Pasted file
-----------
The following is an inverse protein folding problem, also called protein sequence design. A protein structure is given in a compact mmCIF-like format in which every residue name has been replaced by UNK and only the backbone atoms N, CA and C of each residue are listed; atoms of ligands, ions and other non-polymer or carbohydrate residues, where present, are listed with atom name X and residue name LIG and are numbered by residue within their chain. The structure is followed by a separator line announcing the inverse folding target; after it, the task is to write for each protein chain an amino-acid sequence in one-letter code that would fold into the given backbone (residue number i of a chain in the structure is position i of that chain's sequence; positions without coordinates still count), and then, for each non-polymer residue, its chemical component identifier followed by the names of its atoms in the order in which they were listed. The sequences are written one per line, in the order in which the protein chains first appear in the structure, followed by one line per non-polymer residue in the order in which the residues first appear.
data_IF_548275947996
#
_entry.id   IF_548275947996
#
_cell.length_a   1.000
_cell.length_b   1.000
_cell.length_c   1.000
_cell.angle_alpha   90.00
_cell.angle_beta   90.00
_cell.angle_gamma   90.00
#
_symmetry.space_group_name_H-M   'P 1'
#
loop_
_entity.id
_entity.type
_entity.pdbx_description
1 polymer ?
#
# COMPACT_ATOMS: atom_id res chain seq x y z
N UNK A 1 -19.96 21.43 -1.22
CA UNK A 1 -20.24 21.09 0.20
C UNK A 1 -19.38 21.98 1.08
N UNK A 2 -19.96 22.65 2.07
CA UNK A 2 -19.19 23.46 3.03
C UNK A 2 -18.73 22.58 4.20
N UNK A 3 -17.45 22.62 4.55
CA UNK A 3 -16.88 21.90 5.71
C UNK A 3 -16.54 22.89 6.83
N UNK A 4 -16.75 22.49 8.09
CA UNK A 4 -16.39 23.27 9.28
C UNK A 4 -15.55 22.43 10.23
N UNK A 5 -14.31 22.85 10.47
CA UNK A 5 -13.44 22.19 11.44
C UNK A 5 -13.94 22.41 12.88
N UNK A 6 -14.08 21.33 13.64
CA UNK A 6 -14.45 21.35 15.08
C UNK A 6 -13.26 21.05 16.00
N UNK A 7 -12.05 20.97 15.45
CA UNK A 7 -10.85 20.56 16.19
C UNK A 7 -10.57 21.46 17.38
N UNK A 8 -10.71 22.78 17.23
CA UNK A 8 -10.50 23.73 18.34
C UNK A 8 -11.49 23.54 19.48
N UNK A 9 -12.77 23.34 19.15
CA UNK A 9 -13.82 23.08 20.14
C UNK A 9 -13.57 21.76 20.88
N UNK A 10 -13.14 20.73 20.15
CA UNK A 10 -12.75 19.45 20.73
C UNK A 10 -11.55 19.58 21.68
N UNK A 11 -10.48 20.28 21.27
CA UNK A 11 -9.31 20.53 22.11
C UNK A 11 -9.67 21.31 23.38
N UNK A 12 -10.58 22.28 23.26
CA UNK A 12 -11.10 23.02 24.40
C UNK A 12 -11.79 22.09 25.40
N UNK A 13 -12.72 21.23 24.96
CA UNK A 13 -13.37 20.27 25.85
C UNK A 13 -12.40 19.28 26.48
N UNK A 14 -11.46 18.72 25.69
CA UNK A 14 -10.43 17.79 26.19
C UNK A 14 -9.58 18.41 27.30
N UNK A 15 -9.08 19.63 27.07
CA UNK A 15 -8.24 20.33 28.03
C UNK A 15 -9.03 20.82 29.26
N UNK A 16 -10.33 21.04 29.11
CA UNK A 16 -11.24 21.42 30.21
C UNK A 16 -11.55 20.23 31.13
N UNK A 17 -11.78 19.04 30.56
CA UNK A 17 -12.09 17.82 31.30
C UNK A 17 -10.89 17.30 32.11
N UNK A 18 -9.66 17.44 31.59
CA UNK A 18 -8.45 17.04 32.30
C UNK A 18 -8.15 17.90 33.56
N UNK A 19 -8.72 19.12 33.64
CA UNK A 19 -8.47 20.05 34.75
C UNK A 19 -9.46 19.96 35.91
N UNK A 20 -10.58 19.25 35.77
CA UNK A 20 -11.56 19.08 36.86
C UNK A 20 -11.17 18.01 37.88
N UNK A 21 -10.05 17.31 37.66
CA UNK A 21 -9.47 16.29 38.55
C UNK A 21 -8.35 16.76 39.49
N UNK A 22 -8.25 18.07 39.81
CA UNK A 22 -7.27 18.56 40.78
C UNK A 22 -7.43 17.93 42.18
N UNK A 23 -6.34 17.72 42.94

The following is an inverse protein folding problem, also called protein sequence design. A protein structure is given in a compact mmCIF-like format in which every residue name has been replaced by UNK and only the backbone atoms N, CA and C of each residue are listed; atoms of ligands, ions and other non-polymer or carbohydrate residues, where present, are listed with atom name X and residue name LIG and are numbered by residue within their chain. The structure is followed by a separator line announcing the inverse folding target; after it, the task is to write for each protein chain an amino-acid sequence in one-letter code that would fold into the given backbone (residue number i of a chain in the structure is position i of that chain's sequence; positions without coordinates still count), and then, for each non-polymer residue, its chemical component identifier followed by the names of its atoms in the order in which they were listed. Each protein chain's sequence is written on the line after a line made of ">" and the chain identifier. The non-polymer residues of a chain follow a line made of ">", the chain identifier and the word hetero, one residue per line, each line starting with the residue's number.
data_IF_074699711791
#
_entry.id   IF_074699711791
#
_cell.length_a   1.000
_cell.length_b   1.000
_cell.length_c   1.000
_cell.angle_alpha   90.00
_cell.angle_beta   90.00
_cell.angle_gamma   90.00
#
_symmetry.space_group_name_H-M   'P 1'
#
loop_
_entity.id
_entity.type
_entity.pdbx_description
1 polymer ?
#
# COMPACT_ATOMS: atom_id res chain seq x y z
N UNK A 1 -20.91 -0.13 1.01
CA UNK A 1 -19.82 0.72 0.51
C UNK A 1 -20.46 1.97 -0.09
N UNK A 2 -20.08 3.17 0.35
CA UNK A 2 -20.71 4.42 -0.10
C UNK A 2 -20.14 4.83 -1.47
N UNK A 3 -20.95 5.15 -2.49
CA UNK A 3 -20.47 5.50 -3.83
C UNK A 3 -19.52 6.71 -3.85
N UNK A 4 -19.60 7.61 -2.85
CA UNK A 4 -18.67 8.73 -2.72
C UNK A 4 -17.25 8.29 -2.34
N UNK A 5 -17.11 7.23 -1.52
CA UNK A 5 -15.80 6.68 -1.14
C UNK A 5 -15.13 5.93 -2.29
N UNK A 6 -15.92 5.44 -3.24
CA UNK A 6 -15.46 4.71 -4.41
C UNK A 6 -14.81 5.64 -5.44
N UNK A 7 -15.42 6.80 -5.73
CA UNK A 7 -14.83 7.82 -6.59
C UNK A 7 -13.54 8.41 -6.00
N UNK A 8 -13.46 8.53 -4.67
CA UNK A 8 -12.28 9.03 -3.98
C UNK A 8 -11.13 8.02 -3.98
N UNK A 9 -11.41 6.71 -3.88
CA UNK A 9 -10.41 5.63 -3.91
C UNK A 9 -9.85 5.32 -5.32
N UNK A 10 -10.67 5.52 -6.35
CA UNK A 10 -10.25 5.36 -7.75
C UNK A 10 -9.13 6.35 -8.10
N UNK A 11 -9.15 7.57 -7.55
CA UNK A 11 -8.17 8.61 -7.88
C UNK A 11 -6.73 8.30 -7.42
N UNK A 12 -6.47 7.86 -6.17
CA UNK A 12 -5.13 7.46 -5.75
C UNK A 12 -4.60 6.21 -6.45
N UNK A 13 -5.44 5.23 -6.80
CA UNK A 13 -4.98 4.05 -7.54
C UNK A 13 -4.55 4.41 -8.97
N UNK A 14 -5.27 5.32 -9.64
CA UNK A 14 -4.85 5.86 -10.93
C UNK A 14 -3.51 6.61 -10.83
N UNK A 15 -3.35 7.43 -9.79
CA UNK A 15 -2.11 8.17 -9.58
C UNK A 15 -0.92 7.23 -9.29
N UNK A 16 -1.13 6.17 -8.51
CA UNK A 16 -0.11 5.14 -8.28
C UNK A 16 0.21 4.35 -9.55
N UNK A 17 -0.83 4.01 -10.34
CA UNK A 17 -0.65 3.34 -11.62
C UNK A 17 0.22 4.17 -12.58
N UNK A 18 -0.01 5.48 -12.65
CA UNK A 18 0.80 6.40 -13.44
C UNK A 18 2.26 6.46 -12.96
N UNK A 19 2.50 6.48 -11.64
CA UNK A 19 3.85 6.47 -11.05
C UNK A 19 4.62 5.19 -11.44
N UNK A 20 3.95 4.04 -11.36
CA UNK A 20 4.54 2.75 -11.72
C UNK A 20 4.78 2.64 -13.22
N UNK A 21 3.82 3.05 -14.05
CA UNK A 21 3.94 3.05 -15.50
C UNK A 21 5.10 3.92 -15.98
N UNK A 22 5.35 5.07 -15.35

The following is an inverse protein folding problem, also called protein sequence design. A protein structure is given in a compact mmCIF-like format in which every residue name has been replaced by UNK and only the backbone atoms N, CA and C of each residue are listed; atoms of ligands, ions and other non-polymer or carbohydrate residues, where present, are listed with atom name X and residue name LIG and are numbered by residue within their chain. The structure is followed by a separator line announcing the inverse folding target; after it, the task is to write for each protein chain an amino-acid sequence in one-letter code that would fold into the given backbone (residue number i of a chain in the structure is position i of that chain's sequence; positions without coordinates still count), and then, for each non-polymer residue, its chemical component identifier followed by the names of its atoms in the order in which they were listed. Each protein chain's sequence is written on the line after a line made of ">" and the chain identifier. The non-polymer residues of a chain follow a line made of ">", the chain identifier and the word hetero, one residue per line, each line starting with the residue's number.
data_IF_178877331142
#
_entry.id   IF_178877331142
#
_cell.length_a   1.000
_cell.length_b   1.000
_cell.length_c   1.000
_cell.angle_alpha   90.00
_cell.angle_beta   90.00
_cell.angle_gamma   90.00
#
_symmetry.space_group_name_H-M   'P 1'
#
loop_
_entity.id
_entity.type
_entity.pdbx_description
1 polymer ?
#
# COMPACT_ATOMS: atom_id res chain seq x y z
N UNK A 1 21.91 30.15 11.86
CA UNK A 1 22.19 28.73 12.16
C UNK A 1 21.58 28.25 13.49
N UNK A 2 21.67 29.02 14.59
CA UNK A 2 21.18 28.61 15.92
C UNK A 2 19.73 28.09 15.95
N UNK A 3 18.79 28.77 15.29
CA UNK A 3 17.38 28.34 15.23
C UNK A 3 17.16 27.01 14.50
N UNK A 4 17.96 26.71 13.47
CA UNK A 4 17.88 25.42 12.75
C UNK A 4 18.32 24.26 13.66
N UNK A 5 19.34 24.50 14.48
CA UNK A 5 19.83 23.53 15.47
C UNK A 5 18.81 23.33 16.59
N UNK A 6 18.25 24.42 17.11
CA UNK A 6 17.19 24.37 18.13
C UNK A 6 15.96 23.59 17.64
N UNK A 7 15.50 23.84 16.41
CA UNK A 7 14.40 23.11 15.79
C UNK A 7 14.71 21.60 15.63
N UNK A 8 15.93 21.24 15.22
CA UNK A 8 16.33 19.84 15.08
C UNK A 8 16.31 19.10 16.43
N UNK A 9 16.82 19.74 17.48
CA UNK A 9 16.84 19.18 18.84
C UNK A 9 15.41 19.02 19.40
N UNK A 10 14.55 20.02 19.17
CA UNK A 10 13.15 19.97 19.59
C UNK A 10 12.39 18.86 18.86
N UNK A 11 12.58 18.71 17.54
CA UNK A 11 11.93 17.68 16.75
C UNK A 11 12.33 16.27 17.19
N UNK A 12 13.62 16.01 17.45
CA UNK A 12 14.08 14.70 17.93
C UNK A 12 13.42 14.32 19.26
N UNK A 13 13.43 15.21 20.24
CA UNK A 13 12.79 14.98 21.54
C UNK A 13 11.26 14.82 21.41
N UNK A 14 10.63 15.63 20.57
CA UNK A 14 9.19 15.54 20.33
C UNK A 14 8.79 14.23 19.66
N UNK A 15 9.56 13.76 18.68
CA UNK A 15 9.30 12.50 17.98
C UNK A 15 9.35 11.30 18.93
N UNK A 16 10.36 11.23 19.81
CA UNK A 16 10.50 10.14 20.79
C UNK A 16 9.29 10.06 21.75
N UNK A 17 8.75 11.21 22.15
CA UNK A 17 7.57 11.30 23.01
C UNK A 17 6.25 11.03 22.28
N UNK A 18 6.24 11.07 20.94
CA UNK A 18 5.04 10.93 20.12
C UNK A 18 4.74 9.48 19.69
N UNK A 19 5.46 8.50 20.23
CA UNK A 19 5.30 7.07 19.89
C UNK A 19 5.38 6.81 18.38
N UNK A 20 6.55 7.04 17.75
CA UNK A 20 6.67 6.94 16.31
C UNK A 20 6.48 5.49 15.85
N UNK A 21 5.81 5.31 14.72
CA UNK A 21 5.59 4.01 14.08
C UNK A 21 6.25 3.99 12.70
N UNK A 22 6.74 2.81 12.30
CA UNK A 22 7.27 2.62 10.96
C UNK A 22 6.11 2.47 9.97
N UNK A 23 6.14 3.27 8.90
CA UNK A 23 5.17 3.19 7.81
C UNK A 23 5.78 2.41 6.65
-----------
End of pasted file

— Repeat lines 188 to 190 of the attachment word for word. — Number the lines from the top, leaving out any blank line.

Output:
loop_
_entity.id
_entity.type